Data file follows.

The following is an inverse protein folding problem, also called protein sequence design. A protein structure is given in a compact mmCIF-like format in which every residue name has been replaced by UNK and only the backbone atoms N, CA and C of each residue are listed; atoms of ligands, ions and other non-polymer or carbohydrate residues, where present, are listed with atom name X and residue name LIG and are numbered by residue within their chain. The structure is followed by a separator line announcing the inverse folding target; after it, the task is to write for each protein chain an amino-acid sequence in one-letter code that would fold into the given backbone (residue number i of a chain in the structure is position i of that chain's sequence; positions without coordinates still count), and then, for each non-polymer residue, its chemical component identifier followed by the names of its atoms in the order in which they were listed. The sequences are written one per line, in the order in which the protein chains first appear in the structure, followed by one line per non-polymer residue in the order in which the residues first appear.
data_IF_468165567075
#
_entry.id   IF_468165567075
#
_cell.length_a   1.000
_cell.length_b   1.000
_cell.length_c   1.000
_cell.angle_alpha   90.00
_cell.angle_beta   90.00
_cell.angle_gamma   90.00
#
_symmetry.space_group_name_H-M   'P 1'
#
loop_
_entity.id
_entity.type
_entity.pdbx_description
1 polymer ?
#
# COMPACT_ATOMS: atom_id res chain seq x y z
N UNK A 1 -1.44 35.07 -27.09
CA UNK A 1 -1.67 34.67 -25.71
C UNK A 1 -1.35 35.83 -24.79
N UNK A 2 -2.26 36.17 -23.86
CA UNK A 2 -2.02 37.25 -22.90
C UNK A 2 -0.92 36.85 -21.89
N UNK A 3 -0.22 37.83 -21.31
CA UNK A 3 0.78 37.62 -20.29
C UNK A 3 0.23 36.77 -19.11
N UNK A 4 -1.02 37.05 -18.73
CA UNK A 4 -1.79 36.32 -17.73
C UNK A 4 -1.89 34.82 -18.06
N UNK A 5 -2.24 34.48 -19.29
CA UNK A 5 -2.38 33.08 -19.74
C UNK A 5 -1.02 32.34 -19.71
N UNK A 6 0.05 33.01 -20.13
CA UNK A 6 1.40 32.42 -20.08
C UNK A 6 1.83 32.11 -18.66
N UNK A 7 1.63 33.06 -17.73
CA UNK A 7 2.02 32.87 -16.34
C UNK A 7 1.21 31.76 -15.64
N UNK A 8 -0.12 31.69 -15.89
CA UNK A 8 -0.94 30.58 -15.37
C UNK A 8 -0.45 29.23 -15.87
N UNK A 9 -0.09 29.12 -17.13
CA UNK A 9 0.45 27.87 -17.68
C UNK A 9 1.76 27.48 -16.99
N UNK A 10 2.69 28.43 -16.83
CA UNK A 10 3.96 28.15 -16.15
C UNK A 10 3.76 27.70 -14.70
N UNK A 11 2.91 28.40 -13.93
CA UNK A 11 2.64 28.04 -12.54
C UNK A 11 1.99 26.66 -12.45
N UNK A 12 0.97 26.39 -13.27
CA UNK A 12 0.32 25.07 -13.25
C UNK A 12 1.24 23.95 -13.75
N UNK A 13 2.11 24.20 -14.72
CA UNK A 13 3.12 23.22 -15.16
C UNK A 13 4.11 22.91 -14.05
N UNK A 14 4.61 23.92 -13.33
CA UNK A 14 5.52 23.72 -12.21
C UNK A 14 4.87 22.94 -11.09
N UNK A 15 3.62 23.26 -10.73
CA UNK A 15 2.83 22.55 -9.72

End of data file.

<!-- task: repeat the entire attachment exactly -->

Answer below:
The following is an inverse protein folding problem, also called protein sequence design. A protein structure is given in a compact mmCIF-like format in which every residue name has been replaced by UNK and only the backbone atoms N, CA and C of each residue are listed; atoms of ligands, ions and other non-polymer or carbohydrate residues, where present, are listed with atom name X and residue name LIG and are numbered by residue within their chain. The structure is followed by a separator line announcing the inverse folding target; after it, the task is to write for each protein chain an amino-acid sequence in one-letter code that would fold into the given backbone (residue number i of a chain in the structure is position i of that chain's sequence; positions without coordinates still count), and then, for each non-polymer residue, its chemical component identifier followed by the names of its atoms in the order in which they were listed. The sequences are written one per line, in the order in which the protein chains first appear in the structure, followed by one line per non-polymer residue in the order in which the residues first appear.
data_IF_468165567075
#
_entry.id   IF_468165567075
#
_cell.length_a   1.000
_cell.length_b   1.000
_cell.length_c   1.000
_cell.angle_alpha   90.00
_cell.angle_beta   90.00
_cell.angle_gamma   90.00
#
_symmetry.space_group_name_H-M   'P 1'
#
loop_
_entity.id
_entity.type
_entity.pdbx_description
1 polymer ?
#
# COMPACT_ATOMS: atom_id res chain seq x y z
N UNK A 1 -1.44 35.07 -27.09
CA UNK A 1 -1.67 34.67 -25.71
C UNK A 1 -1.35 35.83 -24.79
N UNK A 2 -2.26 36.17 -23.86
CA UNK A 2 -2.02 37.25 -22.90
C UNK A 2 -0.92 36.85 -21.89
N UNK A 3 -0.22 37.83 -21.31
CA UNK A 3 0.78 37.62 -20.29
C UNK A 3 0.23 36.77 -19.11
N UNK A 4 -1.02 37.05 -18.73
CA UNK A 4 -1.79 36.32 -17.73
C UNK A 4 -1.89 34.82 -18.06
N UNK A 5 -2.24 34.48 -19.29
CA UNK A 5 -2.38 33.08 -19.74
C UNK A 5 -1.02 32.34 -19.71
N UNK A 6 0.05 33.01 -20.13
CA UNK A 6 1.40 32.42 -20.08
C UNK A 6 1.83 32.11 -18.66
N UNK A 7 1.63 33.06 -17.73
CA UNK A 7 2.02 32.87 -16.34
C UNK A 7 1.21 31.76 -15.64
N UNK A 8 -0.12 31.69 -15.89
CA UNK A 8 -0.94 30.58 -15.37
C UNK A 8 -0.45 29.23 -15.87
N UNK A 9 -0.09 29.12 -17.13
CA UNK A 9 0.45 27.87 -17.68
C UNK A 9 1.76 27.48 -16.99
N UNK A 10 2.69 28.43 -16.83
CA UNK A 10 3.96 28.15 -16.15
C UNK A 10 3.76 27.70 -14.70
N UNK A 11 2.91 28.40 -13.93
CA UNK A 11 2.64 28.04 -12.54
C UNK A 11 1.99 26.66 -12.45
N UNK A 12 0.97 26.39 -13.27
CA UNK A 12 0.32 25.07 -13.25
C UNK A 12 1.24 23.95 -13.75
N UNK A 13 2.11 24.20 -14.72
CA UNK A 13 3.12 23.22 -15.16
C UNK A 13 4.11 22.91 -14.05
N UNK A 14 4.61 23.92 -13.33
CA UNK A 14 5.52 23.72 -12.21
C UNK A 14 4.87 22.94 -11.09
N UNK A 15 3.62 23.26 -10.73
CA UNK A 15 2.83 22.55 -9.72